How the Port of Liverpool and Manchester Ship Canal are unlocking new sources of value in global supply chains

The Port of Liverpool is playing an increasingly important role in the food and drink supply chain of the UK. This pivotal role is not only related to its geographic position in the heart of Britain, but also its proximity to a major proportion of the UK’s population and food processing plants.

Its recently opened Fresh Produce Terminal has transformed the supply of fruits, juices and vegetables across the UK, providing a northern gateway and significantly reducing the costs, carbon and congestion impacts of the more traditional method of importing these cargos by road from the UK’s southern ports.

Major food manufacturers importing through Liverpool include Heinz, AB World Foods and Kingsland Wines – who barge wine along the Manchester Ship Canal and then bottle on behalf of a number of retailers, including Tesco.

However, of most interest is the way in which food production has been integrated onto the Port estate. The most recent example of this is New Britain Palm Oil (NBPO) refinery, an £18 million investment in the UK’s first refinery dedicated solely to sustainable and traceable palm products.

Andy Martin, chief estates Surveyor for Peel Ports Mersey, said “This facility is a perfect example of port-centric processing opportunities at the Port of Liverpool. Our philosophy is to integrate the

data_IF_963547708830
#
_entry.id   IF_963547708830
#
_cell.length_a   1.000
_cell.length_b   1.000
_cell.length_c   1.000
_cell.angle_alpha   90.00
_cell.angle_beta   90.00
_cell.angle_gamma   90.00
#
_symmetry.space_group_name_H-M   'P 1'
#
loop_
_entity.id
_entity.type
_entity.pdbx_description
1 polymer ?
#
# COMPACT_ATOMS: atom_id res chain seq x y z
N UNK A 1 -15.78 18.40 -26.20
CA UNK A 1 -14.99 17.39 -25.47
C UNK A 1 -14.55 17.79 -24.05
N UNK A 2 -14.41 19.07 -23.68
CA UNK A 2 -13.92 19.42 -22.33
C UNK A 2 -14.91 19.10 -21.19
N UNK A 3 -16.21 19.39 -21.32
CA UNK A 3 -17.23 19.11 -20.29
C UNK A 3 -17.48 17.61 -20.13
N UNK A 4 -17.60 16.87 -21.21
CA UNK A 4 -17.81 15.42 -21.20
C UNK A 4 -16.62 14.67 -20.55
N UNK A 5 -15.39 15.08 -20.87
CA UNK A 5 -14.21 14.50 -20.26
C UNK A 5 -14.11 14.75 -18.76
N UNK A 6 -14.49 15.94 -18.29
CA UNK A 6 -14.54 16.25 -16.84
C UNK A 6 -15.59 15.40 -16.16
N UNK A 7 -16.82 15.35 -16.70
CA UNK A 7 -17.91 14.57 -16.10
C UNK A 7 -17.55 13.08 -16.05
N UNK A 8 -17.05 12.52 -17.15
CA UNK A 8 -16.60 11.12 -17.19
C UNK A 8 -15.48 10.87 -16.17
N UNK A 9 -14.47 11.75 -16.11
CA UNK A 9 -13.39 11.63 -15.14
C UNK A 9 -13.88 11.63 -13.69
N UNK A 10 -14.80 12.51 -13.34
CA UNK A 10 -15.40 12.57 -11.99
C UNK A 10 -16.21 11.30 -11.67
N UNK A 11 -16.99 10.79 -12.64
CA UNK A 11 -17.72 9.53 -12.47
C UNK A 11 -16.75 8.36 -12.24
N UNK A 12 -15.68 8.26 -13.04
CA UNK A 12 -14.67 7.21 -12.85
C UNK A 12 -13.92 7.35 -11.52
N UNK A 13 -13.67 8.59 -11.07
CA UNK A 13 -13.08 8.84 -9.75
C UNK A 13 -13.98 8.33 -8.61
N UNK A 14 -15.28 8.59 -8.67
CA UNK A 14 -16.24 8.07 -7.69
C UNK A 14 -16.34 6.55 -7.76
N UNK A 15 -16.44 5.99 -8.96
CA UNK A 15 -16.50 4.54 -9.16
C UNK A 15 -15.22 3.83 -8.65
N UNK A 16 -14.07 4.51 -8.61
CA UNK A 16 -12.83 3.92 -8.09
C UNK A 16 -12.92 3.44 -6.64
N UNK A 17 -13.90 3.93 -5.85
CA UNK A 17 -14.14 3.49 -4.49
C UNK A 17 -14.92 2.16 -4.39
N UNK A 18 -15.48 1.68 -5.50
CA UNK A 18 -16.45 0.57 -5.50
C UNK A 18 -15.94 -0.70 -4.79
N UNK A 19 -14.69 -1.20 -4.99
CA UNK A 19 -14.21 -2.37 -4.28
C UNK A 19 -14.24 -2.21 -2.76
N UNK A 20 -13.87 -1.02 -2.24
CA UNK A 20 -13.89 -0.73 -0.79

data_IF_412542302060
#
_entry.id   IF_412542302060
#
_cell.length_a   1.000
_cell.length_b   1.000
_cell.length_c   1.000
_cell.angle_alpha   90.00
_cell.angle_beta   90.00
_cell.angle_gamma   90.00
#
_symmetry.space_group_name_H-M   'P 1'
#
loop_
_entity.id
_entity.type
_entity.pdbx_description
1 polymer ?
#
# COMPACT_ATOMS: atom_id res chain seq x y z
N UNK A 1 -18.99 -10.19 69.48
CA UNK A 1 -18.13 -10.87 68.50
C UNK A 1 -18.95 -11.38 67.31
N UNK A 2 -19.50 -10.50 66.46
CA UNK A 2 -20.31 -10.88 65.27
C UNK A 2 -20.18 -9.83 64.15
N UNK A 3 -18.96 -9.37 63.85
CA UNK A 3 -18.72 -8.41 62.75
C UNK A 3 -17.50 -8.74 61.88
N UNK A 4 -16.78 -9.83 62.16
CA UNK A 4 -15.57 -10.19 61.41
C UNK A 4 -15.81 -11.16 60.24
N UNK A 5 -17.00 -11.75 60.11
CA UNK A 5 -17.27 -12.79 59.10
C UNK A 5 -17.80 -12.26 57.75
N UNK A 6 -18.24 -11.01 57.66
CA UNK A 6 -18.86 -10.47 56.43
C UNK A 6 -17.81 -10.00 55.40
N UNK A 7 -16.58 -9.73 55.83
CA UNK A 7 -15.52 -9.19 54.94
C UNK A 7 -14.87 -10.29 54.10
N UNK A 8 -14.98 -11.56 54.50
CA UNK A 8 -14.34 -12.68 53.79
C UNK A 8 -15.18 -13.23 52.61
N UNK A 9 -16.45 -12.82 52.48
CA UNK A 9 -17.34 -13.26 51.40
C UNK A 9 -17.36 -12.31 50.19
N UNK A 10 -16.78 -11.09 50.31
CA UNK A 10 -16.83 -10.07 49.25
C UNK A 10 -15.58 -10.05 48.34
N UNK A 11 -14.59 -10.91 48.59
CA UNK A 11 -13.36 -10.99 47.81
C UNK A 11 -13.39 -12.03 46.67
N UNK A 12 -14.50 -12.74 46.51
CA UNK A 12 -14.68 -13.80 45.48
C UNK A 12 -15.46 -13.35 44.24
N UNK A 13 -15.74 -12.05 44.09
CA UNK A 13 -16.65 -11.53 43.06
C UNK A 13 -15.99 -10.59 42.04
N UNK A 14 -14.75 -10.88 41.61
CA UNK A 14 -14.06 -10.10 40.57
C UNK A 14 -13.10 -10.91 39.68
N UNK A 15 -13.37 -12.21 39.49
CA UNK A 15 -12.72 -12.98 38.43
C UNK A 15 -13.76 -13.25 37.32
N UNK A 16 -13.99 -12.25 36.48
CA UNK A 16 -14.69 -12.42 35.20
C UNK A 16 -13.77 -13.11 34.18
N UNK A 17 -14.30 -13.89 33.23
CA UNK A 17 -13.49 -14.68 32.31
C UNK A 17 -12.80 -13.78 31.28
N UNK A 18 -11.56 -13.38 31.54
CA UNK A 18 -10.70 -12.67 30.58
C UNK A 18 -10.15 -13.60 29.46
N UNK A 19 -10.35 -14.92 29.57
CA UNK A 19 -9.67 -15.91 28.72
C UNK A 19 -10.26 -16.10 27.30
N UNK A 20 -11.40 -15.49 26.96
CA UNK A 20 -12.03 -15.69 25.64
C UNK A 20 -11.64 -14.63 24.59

deep-water facilities of the port to enable bulk imports of raw materials and feed them directly into a manufacturing process. We are able to deliver bespoke, secure buildings across the Port estate within 12 months and occupancy terms can be flexible to support business growth. We developed a close partnership with NBPO right through the planning and construction programme, ensuring the plant was delivered on time and in full accordance with both parties’ expectations.”

However, this is not the only such example on the Port estate. Liverpool’s grain terminal is connected to a number of manufacturing facilities including DACSA’s corn mill, Cargill’s soya refinery and ADM’s wheat mill. Indeed, some of the oils manufactured on the port estate are then fed into a secondary bottling operation, owned by KTC Edibles.

Stephen Carr, Peel Ports Mersey’s head of business development, explained the commercial logic: “By linking the imported feedstock to the processing plant at a port; entire transport legs are eliminated from the supply chain. By doing this at Liverpool, a port at the heart of the UK’s consumption, there is a further reduction in road miles, saving costs and reducing the carbon footprint of the end-to-end supply chain.”

This however, is only the start. Peel Ports, the owner of the Port of Liverpool and the Manchester Ship Canal has recently launched its Port Master Plan for consultation. The Master Plan outlines a 20-year vision for the integration of Port and Ship Canal, including a new deep-water container terminal, additional land for Port-linked manufacturing and further warehousing developments.

Carr said: “Global supply chains have to reduce both cost and carbon in the years ahead. These facilities enable both as they maximise the use of water and minimise the use of road.”

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